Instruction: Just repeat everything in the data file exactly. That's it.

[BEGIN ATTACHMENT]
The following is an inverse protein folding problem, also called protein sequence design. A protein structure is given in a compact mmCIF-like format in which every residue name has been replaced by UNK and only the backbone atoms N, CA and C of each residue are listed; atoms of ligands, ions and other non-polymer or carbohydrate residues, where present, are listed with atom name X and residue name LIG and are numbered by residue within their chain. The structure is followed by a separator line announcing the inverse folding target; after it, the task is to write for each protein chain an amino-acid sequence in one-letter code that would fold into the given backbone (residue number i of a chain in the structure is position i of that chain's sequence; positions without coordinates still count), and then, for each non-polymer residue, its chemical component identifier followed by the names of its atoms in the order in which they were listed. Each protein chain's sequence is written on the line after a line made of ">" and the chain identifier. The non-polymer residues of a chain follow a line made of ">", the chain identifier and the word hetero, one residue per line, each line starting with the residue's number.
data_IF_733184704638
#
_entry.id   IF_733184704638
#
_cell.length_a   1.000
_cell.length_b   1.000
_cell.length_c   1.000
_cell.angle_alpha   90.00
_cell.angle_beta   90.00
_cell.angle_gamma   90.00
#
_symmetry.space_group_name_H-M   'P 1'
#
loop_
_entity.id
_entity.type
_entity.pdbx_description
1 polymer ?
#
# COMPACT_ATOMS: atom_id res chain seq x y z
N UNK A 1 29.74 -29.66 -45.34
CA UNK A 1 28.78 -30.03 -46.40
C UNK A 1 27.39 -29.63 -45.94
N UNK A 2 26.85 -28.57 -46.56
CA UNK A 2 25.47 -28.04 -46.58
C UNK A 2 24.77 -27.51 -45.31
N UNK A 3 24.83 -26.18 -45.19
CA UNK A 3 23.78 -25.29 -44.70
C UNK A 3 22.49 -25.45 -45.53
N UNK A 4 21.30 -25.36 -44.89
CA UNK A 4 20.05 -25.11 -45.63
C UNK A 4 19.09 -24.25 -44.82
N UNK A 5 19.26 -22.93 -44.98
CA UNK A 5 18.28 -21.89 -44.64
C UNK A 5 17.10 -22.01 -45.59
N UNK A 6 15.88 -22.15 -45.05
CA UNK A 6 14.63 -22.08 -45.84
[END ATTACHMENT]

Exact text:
The following is an inverse protein folding problem, also called protein sequence design. A protein structure is given in a compact mmCIF-like format in which every residue name has been replaced by UNK and only the backbone atoms N, CA and C of each residue are listed; atoms of ligands, ions and other non-polymer or carbohydrate residues, where present, are listed with atom name X and residue name LIG and are numbered by residue within their chain. The structure is followed by a separator line announcing the inverse folding target; after it, the task is to write for each protein chain an amino-acid sequence in one-letter code that would fold into the given backbone (residue number i of a chain in the structure is position i of that chain's sequence; positions without coordinates still count), and then, for each non-polymer residue, its chemical component identifier followed by the names of its atoms in the order in which they were listed. Each protein chain's sequence is written on the line after a line made of ">" and the chain identifier. The non-polymer residues of a chain follow a line made of ">", the chain identifier and the word hetero, one residue per line, each line starting with the residue's number.
data_IF_733184704638
#
_entry.id   IF_733184704638
#
_cell.length_a   1.000
_cell.length_b   1.000
_cell.length_c   1.000
_cell.angle_alpha   90.00
_cell.angle_beta   90.00
_cell.angle_gamma   90.00
#
_symmetry.space_group_name_H-M   'P 1'
#
loop_
_entity.id
_entity.type
_entity.pdbx_description
1 polymer ?
#
# COMPACT_ATOMS: atom_id res chain seq x y z
N UNK A 1 29.74 -29.66 -45.34
CA UNK A 1 28.78 -30.03 -46.40
C UNK A 1 27.39 -29.63 -45.94
N UNK A 2 26.85 -28.57 -46.56
CA UNK A 2 25.47 -28.04 -46.58
C UNK A 2 24.77 -27.51 -45.31
N UNK A 3 24.83 -26.18 -45.19
CA UNK A 3 23.78 -25.29 -44.70
C UNK A 3 22.49 -25.45 -45.53
N UNK A 4 21.30 -25.36 -44.89
CA UNK A 4 20.05 -25.11 -45.63
C UNK A 4 19.09 -24.25 -44.82
N UNK A 5 19.26 -22.93 -44.98
CA UNK A 5 18.28 -21.89 -44.64
C UNK A 5 17.10 -22.01 -45.59
N UNK A 6 15.88 -22.15 -45.05
CA UNK A 6 14.63 -22.08 -45.84